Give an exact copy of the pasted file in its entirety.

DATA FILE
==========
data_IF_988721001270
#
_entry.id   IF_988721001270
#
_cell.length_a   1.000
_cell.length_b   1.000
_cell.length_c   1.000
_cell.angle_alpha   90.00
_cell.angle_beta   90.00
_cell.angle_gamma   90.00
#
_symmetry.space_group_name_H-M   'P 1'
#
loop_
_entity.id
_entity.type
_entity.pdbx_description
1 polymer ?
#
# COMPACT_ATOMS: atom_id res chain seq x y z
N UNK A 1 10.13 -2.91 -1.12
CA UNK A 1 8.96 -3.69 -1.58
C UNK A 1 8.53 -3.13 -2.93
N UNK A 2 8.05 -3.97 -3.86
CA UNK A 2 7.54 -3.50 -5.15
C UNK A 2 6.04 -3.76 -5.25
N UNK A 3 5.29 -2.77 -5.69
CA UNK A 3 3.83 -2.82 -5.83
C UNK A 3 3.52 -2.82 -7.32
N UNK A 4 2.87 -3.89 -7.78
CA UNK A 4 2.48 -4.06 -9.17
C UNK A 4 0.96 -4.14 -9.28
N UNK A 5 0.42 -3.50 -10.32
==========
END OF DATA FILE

data_IF_988721001270
#
_entry.id   IF_988721001270
#
_cell.length_a   1.000
_cell.length_b   1.000
_cell.length_c   1.000
_cell.angle_alpha   90.00
_cell.angle_beta   90.00
_cell.angle_gamma   90.00
#
_symmetry.space_group_name_H-M   'P 1'
#
loop_
_entity.id
_entity.type
_entity.pdbx_description
1 polymer ?
#
# COMPACT_ATOMS: atom_id res chain seq x y z
N UNK A 1 10.13 -2.91 -1.12
CA UNK A 1 8.96 -3.69 -1.58
C UNK A 1 8.53 -3.13 -2.93
N UNK A 2 8.05 -3.97 -3.86
CA UNK A 2 7.54 -3.50 -5.15
C UNK A 2 6.04 -3.76 -5.25
N UNK A 3 5.29 -2.77 -5.69
CA UNK A 3 3.83 -2.82 -5.83
C UNK A 3 3.52 -2.82 -7.32
N UNK A 4 2.87 -3.89 -7.78
CA UNK A 4 2.48 -4.06 -9.17
C UNK A 4 0.96 -4.14 -9.28
N UNK A 5 0.42 -3.50 -10.32